Monday, January 21, 2008


It's been so crazy here with the strike and work and post-New Year's nonsense that I haven't had time to mosey over here to post anything. So much to post about, too. Still, I guess I needed a serious kick in the ass to get going again.

Who knew it would come from my formerly hapless hometown Giants?

A brief recap for those of you who don't know what ESPN means:

The New York (football) Giants began the season with a highly-touted, under-performing quarterback who happened to be the son and younger brother of world beaters at his position. In fact, said QB Eli Manning's older bro, Peyton, the QB of the Indianapolis Colts, won last year's Super Bowl. Eli, though, was this close to be considered a wash out. The Giants number one rusher had retired and then criticized the team and the coach. The coach, Tom Coughlin, was hanging by the tips of his finger nails, his dour, unsunny disposition having worn out its welcome long ago in his locker room.

On top of all that, the Giants dropped the first two games of the season, giving up nearly 100 points in the process. Here they were at halftime of Game 3 in the visitor's locker room at Fed Ex Field in Landover, Maryland, down 17-3 to the as yet unscathed Washington Redskins.

Ah, but it was about that time that the plot began to thicken.

Somehow, the Giants defense found itself and Eli Manning led the offensive to 21 unanswered points to turn the hopeless deficit into a win and set the stage for what is turning into a dream season. For one, the Giants ended the game with an inspired goal-line stand to seal the win, stuffing Washington RB Ladell Betts on fourth-and-goal in the final minute.

But there was something else even more important about that game, though less obvious. It was played on the road. Since that game, the Giants have won nine more games on the road -- a total of 10 straight including the playoffs which is a new NFL record. At one time during the season they even played the Dallas Cowboys for position of first place in the NFC. But along the way, the Giants lost some key games -- all at home ironically. There was the drubbing by the Vikings, for example, the nadir of Eli's worst, where he threw four interceptions, three of which were returned for touchdowns.

Still, their season remained in doubt up until the second-to-the-last game of the year when they went up to Buffalo following an awful loss to Washington in New York. They even trailed against the mediocre Bills, until something clicked and they ran away with the fourth quarter in the 38-21 victory. That game officially won them a playoff spot, rendering the last game of the season meaningless, right? Not so fast, sports fans.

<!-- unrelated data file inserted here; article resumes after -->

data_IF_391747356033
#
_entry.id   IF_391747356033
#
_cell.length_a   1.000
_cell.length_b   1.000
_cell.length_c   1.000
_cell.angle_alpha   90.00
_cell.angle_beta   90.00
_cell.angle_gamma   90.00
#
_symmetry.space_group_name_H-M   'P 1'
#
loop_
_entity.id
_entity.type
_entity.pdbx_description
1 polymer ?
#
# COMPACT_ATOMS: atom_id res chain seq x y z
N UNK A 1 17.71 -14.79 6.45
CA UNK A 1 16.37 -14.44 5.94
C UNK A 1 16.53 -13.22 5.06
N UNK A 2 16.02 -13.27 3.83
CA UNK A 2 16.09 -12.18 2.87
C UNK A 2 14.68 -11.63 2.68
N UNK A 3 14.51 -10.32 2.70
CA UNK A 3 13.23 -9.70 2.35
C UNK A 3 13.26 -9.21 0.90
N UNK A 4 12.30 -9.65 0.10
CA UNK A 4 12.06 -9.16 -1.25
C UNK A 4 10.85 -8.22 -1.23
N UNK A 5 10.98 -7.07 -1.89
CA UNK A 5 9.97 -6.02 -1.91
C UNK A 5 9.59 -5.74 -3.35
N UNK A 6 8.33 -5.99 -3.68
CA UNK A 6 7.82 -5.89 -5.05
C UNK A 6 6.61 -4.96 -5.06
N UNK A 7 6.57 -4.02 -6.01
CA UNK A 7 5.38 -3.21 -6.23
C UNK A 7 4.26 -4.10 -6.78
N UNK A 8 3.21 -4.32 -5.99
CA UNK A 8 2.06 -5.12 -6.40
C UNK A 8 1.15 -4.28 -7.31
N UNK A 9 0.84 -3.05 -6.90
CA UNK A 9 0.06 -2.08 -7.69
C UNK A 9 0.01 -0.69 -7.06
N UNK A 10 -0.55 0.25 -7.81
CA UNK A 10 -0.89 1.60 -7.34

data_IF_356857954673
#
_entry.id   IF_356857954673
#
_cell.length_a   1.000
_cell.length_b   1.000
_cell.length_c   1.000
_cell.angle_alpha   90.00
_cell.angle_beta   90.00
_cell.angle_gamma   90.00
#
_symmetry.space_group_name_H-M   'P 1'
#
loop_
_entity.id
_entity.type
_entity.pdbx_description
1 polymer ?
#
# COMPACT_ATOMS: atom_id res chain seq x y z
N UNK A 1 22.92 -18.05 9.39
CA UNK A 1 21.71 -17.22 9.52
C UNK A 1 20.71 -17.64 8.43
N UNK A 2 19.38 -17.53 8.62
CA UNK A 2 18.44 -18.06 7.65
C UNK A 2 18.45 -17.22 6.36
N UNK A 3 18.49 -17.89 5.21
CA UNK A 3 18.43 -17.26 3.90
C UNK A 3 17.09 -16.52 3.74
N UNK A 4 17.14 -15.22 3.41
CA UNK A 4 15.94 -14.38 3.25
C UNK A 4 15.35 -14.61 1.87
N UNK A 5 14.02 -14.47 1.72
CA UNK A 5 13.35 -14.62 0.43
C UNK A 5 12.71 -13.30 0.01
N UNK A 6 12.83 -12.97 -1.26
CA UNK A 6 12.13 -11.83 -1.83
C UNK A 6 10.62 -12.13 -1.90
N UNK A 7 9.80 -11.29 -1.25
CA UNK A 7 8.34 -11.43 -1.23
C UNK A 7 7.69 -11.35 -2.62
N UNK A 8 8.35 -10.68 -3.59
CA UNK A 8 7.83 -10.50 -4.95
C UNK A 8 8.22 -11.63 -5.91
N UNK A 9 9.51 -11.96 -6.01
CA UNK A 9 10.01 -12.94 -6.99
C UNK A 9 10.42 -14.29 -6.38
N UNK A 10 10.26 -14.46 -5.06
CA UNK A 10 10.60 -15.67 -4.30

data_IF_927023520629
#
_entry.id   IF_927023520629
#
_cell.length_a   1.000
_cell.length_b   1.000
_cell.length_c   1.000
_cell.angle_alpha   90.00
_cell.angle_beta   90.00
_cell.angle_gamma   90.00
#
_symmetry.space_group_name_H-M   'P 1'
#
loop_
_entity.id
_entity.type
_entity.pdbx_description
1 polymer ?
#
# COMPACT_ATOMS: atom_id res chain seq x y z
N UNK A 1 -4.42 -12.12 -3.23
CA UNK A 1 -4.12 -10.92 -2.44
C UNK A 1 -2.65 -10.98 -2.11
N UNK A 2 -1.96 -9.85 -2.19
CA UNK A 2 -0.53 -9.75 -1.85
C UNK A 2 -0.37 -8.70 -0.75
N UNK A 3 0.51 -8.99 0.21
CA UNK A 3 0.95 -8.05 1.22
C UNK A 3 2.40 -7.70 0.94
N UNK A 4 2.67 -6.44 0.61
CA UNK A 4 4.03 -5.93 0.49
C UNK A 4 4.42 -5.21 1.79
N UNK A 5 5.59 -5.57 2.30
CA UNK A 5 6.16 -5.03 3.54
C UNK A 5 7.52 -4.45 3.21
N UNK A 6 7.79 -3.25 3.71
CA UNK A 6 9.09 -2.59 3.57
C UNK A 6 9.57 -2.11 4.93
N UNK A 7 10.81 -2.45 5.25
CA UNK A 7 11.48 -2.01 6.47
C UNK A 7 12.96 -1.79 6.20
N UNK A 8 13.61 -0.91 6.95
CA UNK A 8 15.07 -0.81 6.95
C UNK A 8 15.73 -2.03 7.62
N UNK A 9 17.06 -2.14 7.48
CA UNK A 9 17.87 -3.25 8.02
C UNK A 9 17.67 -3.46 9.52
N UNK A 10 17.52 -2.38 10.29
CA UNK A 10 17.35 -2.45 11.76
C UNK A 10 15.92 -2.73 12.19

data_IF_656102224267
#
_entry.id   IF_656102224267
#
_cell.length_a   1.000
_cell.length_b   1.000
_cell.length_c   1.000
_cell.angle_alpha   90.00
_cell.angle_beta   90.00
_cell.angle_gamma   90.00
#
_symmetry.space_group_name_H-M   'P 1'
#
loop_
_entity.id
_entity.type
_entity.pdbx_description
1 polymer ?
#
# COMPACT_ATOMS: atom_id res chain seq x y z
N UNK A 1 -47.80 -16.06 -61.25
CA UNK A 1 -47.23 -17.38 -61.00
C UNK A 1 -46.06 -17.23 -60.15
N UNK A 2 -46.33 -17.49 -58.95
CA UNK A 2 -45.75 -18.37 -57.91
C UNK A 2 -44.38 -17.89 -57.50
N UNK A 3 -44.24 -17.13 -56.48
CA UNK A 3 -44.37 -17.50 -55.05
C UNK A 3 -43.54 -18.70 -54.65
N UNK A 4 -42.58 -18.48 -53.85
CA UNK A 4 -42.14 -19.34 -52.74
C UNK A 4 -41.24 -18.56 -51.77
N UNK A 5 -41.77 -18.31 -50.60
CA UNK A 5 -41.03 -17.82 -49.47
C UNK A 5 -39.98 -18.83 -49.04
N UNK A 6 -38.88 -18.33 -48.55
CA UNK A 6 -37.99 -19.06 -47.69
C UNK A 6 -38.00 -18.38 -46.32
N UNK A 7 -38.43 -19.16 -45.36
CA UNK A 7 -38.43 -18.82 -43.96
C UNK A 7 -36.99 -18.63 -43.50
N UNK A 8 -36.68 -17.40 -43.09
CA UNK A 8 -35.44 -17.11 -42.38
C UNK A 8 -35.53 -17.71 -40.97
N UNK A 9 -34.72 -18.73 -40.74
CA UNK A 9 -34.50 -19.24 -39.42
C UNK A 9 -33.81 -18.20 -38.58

That game, which I talked about here, turned out to be a huge boost for a team that was, even in its 16th and final regular season game, was still searching for an identity. Improbably, they found themselves in a game they lost on national television before one of the biggest audiences of the year.

That game, against the then 15-0 New England Patriots started the Giants on this unlikely run to the Super Bowl. The Patriots used most of their starters that day. They had something to play for -- being the first team since the 1972 Dolphins to finish a season undefeated. The Giants had nothing, really. Playing their starters would be risky -- there’s always the possibility someone important would be injured and since their first-round opponent was already decided (Tampa Bay, which rested its starters once the team secured the postseason), they were giving them more information about their formations and plays.

But Coach Tom Coughlin, who had shown a surprising ability to change his coaching ways from the start of training camp, decided to go for the win against the Patriots. His team wanted it, the fans wanted it and, as he later admitted, he thought that playing the Patriots would show his team where they stood in relation to the best in the NFL.

What it showed in a fabulous back-and-forth game in which the Giants held a late 12-point lead before falling 38-35, is that they could more than hold their own. They realized as a team that they weren’t that far behind the elite teams.

In the NFL, confidence is often understated. The game is physical yes, but it’s emotional too and it requires tremendous mental focus and controlled emotions to withstand the physical intensity on the field. We’ve seen so-called lessor teams beat better ones time and time again because they were more focused, more intense (hell, we saw it last week when the Giants beat the Cowboys).

The Giants have gone on to win three intensely physical games in the last three weeks -- beating a tough defense down in Tampa Bay, a very, very good team in the Cowboys and then yesterday, matching the physical, mano y mano style of the Packers with their own, tougher mentality.

On one of the first plays by the Giants offense, 6-4, 265-pound running back Brandon Jacobs literally ran over cornerback Charles Woodson, putting him on his wallet. It was a statement of the Giants willingness to be more physical than the Packers in their own house in conditions that everybody seemed to think favored Green Bay.

In that game, the Giants dominated the line of scrimmage on both sides of the football, and only their own mistakes kept the game close. Once the two teams took the field and the game began to unfold, it was the Giants game to lose. And they nearly lost it too. But they didn’t and now they’re heading to Arizona to play in the Super Bowl.

Over the next two weeks leading up to the big game, I’ll be posting about the Giants and football in general and other odds and ends.

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